1. Rub the wing of the B-24 Liberator that crashed here in 1944. Rubbing the wing, mounted at the top of Bomber Bowl, is supposed to ensure a snowy winter.

2. Visit the region my rail. Amtrak added service to Leavenworth on Sept. 25.

3. Drop by La Bonne Terre in Wenatchee to visit the Chateau Faire Le Pont winery – even order wine with personalized labels – and dine on ginger and maple glazed salmon in the restaurant.

4. Go night skiing and enjoy the live music in the lodge on Saturday nights in January and February.

5. Grab a trail map and a camera and visit the three photo sites listed on the map. From the top of the ridge you’ll get a better view of Mount Rainier than you will from some Western Washington ski areas.


Mission Ridge will expand its season starting in 2010. The ski area has traditionally closed in early April, but this season it will stay open into mid April.

Resort staff hopes the experiment goes as well as last year’s when they doubled its night skiing operation to 10 days. It will be open for 10 nights this winter too.


LIFT TICKETS: $50, $44 young adult (13-17), $32 youth (7-12), $32 seniors, $9 Children (6 and younger). Prices include tax. Lift tickets are more expensive during holidays and weekends.

SEASON PASS: $559, $429 young adult (13-17), $279 youth (7-12), $52 children (6 and younger), $429 seniors (62-69), $259 super seniors (70 and older). Prices include tax. (Discounts are offered for passes purchased by Oct. 31.)


HOURS: 9 a.m. to 4 p.m., Thursdays-Mondays.

TERRAIN: 900 acres including a 3.5-acre terrain park, the highest in the state at 6,400 feet.

LIFTS: Three two-seat lifts and one high-speed quad.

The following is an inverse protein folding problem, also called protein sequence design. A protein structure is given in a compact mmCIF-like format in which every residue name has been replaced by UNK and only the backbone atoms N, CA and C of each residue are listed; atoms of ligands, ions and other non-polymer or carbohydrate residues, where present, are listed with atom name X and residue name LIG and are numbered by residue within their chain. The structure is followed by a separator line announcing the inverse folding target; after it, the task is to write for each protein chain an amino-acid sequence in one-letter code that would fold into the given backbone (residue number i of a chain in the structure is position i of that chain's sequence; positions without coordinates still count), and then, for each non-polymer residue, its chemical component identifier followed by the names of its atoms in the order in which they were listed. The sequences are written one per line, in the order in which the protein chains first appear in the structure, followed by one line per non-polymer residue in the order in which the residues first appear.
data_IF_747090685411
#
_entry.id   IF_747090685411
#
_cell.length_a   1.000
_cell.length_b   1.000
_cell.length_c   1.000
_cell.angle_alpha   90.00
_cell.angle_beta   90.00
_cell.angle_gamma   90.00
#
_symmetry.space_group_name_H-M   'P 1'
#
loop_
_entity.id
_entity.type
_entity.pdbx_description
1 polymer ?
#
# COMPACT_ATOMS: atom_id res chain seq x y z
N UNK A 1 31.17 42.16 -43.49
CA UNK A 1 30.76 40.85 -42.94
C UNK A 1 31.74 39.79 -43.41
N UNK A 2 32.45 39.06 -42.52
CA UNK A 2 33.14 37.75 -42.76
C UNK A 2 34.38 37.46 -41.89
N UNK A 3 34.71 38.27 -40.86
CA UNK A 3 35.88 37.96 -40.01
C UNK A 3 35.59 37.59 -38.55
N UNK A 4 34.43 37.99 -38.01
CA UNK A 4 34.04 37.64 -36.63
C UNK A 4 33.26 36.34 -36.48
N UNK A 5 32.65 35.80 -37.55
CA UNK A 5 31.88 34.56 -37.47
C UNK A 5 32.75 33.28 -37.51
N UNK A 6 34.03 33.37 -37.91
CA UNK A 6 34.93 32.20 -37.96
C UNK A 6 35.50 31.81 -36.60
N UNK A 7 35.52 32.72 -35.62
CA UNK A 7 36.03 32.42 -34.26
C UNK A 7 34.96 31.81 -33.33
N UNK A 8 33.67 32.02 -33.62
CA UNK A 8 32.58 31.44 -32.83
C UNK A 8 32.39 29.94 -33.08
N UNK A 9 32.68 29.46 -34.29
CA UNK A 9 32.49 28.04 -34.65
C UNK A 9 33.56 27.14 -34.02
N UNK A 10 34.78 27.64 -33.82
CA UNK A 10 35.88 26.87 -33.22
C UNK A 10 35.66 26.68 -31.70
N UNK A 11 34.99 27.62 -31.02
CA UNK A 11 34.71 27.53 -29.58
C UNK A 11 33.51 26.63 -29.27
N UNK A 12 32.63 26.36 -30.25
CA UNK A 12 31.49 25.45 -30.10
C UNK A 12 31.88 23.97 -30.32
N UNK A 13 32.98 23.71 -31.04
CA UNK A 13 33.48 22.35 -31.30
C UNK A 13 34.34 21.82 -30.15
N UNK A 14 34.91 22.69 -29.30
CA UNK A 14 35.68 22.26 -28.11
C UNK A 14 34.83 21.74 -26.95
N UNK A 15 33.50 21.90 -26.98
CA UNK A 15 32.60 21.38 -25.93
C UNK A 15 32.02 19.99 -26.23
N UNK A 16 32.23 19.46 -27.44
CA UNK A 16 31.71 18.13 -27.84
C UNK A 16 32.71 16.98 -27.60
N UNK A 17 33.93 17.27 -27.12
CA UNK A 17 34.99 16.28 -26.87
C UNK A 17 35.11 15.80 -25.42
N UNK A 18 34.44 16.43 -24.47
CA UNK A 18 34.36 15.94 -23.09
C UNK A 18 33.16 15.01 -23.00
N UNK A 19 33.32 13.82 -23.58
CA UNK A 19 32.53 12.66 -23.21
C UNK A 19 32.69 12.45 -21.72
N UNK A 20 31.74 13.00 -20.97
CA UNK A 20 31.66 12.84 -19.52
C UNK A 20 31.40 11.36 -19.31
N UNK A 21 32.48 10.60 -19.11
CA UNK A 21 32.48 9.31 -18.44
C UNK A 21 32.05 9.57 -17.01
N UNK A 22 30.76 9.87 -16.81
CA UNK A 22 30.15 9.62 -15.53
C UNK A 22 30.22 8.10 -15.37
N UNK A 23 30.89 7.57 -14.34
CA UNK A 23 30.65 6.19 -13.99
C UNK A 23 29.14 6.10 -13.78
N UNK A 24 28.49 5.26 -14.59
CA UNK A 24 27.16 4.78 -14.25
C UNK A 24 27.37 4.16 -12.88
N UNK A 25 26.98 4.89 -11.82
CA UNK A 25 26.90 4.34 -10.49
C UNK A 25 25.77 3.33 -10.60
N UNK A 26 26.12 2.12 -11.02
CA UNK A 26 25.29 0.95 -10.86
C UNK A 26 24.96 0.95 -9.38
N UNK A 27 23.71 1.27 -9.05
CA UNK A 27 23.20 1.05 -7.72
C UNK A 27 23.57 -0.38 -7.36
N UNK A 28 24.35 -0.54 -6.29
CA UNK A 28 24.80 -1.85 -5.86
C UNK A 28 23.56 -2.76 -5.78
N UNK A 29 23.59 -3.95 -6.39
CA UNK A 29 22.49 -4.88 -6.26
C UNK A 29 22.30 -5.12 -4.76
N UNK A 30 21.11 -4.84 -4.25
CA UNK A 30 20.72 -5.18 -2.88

TRAILS: 36 runs (10 percent beginner, 60 percent intermediate, 30 percent advanced)




ANNUAL SNOWFALL: 135 inches.

CROSS-COUNTRY: Ten miles of trails located four miles away at Squilchuck State Park.

SNOW LINE: 509-663-3200

MORE INFORMATION: 509-663-6543; missionridge.com


This season marks the 25th anniversary of the Legendary Banked Slalom and it promises to be the biggest of them all.

The LBS is the Northwest’s most well-known snowboard event and this year it takes place Feb. 5-7, less than a week before the Olympics begin 80 miles away in Vancouver. The U.S. Snowboard Cross team is considering competing in the event as a tune up for the Olympics. The LBS is a race through gates posted on the walls of a natural halfpipe.

While it’s not a mass-start event like the Snowboard Cross, the race is over similar terrain.

“The Snowboard Cross team competed last year but they were surprised how much three days of racing took it out of them,” Mt. Baker spokeswoman Amy Howat said. “So it’s not clear what they will do this year. They might just do a run on that Saturday or Sunday.”

Skiing magazine recently named Mount Baker North America’s resort with the shortest lift lines.


1. Go on a powder day.

2. Stop at the Wake ‘n Bakery in Glacier or the Harvest Moon Bakery in Maple Falls for breakfast on your way to the slopes.

3. Try to qualify for the Feb. 5-7 Legendary Banked Slalom. Enter the lottery before Nov. 11.

4. Hunt for one of 5,000 plastic Easter eggs hidden in the snow during the April 3 Golden Egg Hunt.

5. Explore Mount Baker’s famous backcountry terrain.


Most of the improvements at Baker this season will go unnoticed, Howat said. There day lodge has a new roof. “It might not be exciting, but it’s necessary,” Howat said. The most noticeable upgrade on the hill will be the regarding of a short section of the White Salmon run. A hump on the run was smoothed out over the summer and should make the run friendlier for beginner and intermediate skiers.


LIFT TICKETS: $39.50, $30.50 youth (7-15), $36.50 seniors (60-69), $26.00 super seniors (70 and older), children 6 and younger are free. Fifth-graders can also register online to ski free. Prices include sales tax. Prices are higher are on weekends and holidays.

SEASON PASS: $680, $600 full-time college student, $485 young adult (16-17), $273 youth (13-15), $190 children (7-12); $375 senior (60-69), $65 super seniors (70 and older). Prices include tax. (Rates increase Nov. 1)